One lesson I’ve learned over the years is that when things are going well and you’re in a groove that this is the time to double down and work harder.
I don’t really buy into the entire “woo woo” noise about positive energy and that kind of thing, but I do think on occasion we get into “the zone”. When you’re in the zone everything you touch just seems to work. It’s like a clarity of vision and purpose meets flawless execution.
The problem for me is, I struggle to actually get myself “into the zone”. I’m not entirely sure why that is, but it can be hard. I’m good at setting aside a certain amount of time to do a task like writing a daily email or responding to emails that people send me, but getting on a hot streak where everything starts firing on all cylinders can be elusive.
I have tried a number of different methods – Pomodoro timers, blocking off set amounts of times in my calendar, apps that close everything down, apps that track my time like RescueTime and working in coffee shops. My productivity is more or less the same, but nothing consistently puts me in a place where I slide into the zone.
The challenge though is maintaining your flow when you do manage to get into that hyper-productive space. I had a bit of an epiphany on this about a year ago that may seem a bit simplistic, but I thought I’d share it.
Like many people, I keep a few notebooks lying around where I write things down when the ideas come to me. I also use Evernote extensively for this so I can keep those ideas close wherever I am. What I started to do is to organise myself a bit more fluidly.
Let me explain with an example.
With Casual Marketer, there are some things that I “have to do” and some things that I “want to do”. Every time I have an idea it goes into one of those two piles for safe keeping. I then go through each of those ideas and I break them down into their own constituent parts; basically the steps I need to go through to complete them.
I go into a fair bit of detail about the steps and sub-tasks I need to complete for each idea. I think this is a key, which I’ll explain why in a bit. Depending on how big the task is, I might even split it out into its own note in Evernote.
I go over my lists of “haves” and “wants” every single week without fail. This is one of those things that I consider to be the work I have to put in, not an event or a project. It’s like putting gas in the car or taking out the trash, they are just things you have to do periodically.
If a task has lingered on the “have to do” list for a little while, I ask myself whether it is really something I must do or if it’s really something I want or would like to do if I had time. If I have to do it, then I make it a priority for the upcoming week and look to just get it done. Otherwise, it gets shifted to the desirable pile.
Similarly, with the “wants” list, I go through it and work out if any of those things have become “must do” tasks. If so, then get shifted to the other list. I’m also pretty ruthless about whether or not the task is even worth doing. If it isn’t, I usually purge it or relegate it to some other wishful thinking list, but I get it out of my headspace.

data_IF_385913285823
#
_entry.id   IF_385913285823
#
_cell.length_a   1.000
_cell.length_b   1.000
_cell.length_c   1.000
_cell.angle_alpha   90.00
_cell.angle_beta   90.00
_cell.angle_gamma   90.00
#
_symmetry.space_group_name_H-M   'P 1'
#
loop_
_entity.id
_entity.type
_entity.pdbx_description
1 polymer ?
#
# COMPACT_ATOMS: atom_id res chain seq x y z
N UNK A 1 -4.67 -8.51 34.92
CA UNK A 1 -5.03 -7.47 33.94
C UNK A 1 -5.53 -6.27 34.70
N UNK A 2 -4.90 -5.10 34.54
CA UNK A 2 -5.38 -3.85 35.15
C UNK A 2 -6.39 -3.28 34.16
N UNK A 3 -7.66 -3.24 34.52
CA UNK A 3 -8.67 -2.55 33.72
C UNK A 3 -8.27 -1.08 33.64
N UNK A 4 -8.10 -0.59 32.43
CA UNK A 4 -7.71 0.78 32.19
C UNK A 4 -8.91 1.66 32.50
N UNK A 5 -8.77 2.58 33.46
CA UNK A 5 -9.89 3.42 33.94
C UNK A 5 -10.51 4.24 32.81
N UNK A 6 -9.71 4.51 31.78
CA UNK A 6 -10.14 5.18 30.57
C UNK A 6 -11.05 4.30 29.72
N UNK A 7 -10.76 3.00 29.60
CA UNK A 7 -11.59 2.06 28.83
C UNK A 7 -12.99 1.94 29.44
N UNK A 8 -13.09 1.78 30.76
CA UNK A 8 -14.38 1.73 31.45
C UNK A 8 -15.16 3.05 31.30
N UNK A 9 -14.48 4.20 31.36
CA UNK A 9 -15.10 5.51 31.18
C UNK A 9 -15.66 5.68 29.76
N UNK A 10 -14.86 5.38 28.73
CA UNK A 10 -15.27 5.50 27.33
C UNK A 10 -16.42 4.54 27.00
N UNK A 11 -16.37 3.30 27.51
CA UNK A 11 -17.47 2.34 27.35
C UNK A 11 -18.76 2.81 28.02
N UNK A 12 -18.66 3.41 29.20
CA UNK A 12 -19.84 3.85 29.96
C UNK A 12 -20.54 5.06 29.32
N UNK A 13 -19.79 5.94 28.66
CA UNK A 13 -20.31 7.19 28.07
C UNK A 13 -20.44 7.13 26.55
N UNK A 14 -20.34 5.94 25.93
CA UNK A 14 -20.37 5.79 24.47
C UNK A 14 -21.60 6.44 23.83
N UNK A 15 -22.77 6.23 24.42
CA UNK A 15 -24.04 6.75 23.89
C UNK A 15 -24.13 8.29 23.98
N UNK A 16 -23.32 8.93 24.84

Now, nothing I’ve said here is revolutionary – I’m not a master of time management or project management. What I am pretty good at though is getting through a fair amount of work on a very regular basis in a limited amount of time and this small change increased my productivity substantially.
The change that made the most difference was categorising things, breaking down the tasks into greater detail and then when I get into a good flow, I enter the zone, I immediately pick off the highest value task from either of my two lists and I get stuck into finishing it. I use my own momentum and inertia to do the things that are the most valuable while I’m on a roll.
A couple of key thoughts here: one, I don’t care which list the task is on, I do the one that I’ve previously established had the most positive impact on my business; and two, I make a quick decision based on the time I know I have available to pick a task I can get completed. The subtle elements there is that I try and use that energy to actually COMPLETE tasks, not just make a dent in them. I don’t want to waste that quality work time on half-finishing a job.
The hardest part I guess is spotting when you’re in the zone. I have found myself working on something for an hour and making great progress then realising, “Ok, I’m really in a good place here, time to finish this off and crack onto the next task that needs doing.” I don’t really have a system to help you with this, I can only say that I know when I’m doing good work and making good time. That’s when I make the call to put my foot down and get the high-value work done!
As a Casual Marketer where you’re business is not your full-time job or you’re doing things as a side hustle, it’s imperative that you maximise the return on your most productive time.